Question: Is 'Promo' The Best Search Term To Use?
Creative Instinct /Kaspars Grinvalds /montego /Shutterstock.com
A Distributor Asks: How do you advertise your business? I feel like most people aren’t familiar with the term “promotional products.” Do you find the term “marketing” more fitting? I’m just trying to get this part of my business a little more attention.
It really depends on your audience. If you look at Google Trends, the term “promotional products” is used a lot more in Kansas than in California. So, what do they call it in California? “Swag?” “Merch?” Or, they might be more specific with the item they’re looking for such as a “pen with a logo on it.”
The term “promotional product” is still the best, broadest term to use, but tying it into “marketing” is really smart; it’s part of a business’s marketing toolkit. Then again, the term “advertising” might work better for some markets. It really depends on which term your clients use more: marketing or advertising, or something else. Are you looking into this for website SEO purposes? Self-promo? Ads? For the SEO portion, are you open to getting a professional audit? It might help you home in on the keywords and create some content that will get your target audience to your site. Check out Action Marketing; they do SEO/content marketing specific to our industry.
For the self-promo, what you call it is less important than what the message conveys. There have been a lot of discussions [on the Promotional Products Professionals Facebook page] about self-promo messaging. Check out what Whitestone Branding has done—they make some clever self-promo kits.
Web and Digital Marketing Manager
Warwick Publishing Company
PPAI 114154, S7
Promotional products is a widely used term for buyers searching online, along with “swag” and “merchandise.” “Marketing” is often used to refer to online marketing. You can find information on the resources section of our website about how to market your business online.
Fort Lauderdale, Florida
A Distributor Asks: I’m reserving a small exhibitor table at a women’s event this summer, and I am looking for suggestions regarding items that are appealing, usable and trending for this demographic. How do I make the most of this opportunity to promote my business?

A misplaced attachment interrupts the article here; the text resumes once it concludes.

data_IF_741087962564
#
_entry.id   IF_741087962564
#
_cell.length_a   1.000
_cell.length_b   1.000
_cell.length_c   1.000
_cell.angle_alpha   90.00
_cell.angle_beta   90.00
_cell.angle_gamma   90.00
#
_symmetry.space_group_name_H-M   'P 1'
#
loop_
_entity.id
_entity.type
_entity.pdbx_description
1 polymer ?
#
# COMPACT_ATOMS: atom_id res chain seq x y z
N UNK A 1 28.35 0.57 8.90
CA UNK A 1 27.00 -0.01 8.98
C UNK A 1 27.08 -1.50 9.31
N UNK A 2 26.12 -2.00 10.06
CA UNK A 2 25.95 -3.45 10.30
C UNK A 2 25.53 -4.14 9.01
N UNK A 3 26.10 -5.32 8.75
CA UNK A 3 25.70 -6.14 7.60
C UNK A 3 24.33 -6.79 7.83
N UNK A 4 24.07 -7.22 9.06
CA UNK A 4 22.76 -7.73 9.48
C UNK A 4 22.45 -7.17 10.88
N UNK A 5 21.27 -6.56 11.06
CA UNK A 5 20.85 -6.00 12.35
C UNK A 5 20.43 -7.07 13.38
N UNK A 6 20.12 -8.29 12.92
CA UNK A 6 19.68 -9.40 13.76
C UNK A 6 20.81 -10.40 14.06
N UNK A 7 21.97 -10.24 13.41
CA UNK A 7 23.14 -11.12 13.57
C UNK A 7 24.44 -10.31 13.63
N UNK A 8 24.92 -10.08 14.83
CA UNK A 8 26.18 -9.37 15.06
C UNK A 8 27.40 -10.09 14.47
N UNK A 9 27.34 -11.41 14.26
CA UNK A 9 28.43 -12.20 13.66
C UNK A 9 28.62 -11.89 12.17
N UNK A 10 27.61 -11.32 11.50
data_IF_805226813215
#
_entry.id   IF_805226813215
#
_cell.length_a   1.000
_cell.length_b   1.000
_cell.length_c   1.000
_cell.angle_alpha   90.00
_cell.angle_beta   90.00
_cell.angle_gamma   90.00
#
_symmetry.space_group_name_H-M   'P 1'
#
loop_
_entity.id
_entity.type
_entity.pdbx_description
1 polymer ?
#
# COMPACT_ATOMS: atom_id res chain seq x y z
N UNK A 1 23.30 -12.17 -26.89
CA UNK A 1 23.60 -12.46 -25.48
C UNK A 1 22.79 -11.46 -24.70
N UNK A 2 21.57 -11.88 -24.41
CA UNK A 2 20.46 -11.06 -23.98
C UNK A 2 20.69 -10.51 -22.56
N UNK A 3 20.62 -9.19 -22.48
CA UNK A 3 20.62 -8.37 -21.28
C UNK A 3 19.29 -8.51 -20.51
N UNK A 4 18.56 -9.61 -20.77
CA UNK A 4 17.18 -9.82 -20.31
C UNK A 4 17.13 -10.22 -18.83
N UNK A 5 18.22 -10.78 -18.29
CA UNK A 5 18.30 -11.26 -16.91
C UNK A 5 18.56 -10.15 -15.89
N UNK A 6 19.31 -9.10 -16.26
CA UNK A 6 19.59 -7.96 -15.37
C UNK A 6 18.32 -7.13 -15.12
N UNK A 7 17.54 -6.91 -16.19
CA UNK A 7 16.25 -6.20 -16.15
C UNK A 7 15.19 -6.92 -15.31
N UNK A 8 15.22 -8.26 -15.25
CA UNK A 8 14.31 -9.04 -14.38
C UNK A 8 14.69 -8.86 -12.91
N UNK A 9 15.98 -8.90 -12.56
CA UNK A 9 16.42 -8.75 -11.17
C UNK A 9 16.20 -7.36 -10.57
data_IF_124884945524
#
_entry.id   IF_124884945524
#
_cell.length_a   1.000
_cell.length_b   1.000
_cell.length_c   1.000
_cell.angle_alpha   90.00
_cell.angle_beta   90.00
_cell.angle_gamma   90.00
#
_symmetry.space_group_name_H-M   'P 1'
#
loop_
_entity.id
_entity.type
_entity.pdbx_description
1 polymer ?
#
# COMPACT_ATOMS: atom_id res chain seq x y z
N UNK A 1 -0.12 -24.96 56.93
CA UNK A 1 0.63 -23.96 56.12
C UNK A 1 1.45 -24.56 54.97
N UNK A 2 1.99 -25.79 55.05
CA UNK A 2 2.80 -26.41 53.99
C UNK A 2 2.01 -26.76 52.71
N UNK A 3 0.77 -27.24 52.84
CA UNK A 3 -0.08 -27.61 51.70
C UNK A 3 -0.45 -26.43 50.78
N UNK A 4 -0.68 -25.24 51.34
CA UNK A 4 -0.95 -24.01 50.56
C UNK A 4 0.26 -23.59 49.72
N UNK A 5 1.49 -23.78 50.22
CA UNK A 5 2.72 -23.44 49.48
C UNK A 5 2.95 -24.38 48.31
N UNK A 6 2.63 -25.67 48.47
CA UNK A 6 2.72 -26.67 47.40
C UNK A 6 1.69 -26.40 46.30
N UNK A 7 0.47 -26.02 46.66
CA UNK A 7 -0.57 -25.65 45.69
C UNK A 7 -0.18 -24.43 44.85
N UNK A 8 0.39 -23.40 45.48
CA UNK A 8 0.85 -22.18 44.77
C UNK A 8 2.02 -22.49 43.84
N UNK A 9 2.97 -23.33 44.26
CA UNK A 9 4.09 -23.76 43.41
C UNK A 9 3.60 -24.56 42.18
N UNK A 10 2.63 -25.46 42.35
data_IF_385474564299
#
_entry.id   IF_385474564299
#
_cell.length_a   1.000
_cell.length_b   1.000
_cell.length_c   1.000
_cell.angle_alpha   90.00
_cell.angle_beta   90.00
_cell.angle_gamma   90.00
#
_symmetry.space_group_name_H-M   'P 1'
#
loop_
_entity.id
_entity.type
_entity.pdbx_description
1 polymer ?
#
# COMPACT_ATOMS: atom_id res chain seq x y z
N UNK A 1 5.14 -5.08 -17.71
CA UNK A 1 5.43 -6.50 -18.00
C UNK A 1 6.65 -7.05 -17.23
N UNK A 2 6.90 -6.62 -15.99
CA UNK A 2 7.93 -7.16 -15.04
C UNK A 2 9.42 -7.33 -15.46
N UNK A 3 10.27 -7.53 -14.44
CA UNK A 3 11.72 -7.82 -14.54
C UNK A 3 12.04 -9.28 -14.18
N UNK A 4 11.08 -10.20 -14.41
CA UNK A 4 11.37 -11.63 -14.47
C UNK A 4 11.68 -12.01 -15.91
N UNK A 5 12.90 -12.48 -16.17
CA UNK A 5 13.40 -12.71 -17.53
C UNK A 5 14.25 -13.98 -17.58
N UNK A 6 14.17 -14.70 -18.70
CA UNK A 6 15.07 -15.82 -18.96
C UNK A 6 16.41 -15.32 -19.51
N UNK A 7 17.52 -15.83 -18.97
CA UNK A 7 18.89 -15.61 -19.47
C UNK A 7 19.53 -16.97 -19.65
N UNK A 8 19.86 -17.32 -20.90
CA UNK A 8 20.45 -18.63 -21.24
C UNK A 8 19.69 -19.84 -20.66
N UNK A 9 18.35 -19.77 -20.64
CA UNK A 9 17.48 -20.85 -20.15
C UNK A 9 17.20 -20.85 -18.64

[This question, shared on the Promotional Products Professionals Facebook page, generated many responses that included product suggestions, such as nail files, lip balms and web cam covers. The responses featured below were among the most thought-provoking in relation to business strategy.]
Most of the time, these shows are grab and go, but I figured out how to get [attendees] to stop and talk. Give out a small flashlight; they are colorful and pretty. Don’t insert the batteries though; instead have them available and say to the attendee, “Let me put the batteries in for you.” In the time it takes for you to put batteries in the flashlight, you will learn if they are interested [in your business] or not. This worked really well for a fashion event I attended.
And, most importantly, give something away. I have contacted huge companies that I believe in and have asked if I could donate an award to the hard workers. This is getting me in the door. I would love to help with their promotional products.
Owner and Founder
Newport Beach, California
Would it make sense to buy one or a few larger products—say, a nice bag or cooler, with a cute saying on it and your logo somewhere small—and then collect information from everyone and raffle it off, rather than letting people walk by and take products without learning anything about them, and not having a way to follow up? It might create more of a buzz than a nail file, etc., because everyone will have that stuff. This idea is definitely better for standing out and getting noticed, especially with the right message and the right product.
National Account Coordinator
Peerless Umbrella Co.
Newark, New Jersey
PPAI 112666, S10
Here’s the thing with trade shows or tabletop shows: if everyone here is recommending a particular item, then how many other exhibitors will be giving out that item? Don’t you want to stand out, especially given the fact that promotional products is what you do, and you want to show them what you can do for them? Rather than thinking of them as just “women” attendees, you need to understand who they are as businesspeople. Are they decision-makers? What type of companies do they work for or own/manage? What industries will be heavily represented, if any? What is your call to action? Can you tie into the event's theme in a way that makes sense?
And don’t forget to give as much thought to what your exhibit looks like. It may just be a table, but you need to make sure that table looks interesting and inviting, and makes people want to stop and speak with you.
Rama Beerfas, MAS, CTSM
Owner and Chief Solutions Officer
San Diego, California
PPAI 218331, D1
Do You Have An Answer?
A Distributor Asks: Are there other distributors who have a business Facebook page that is not attached to their business website? I have a page, but no website, and I am looking to improve my Facebook posts. I’m curious as to what other distributors are doing in this department.
Email your response(s) to Question@ppai.org for the chance to be featured in a future issue of PPB.
Danielle Renda is associate editor of PPB.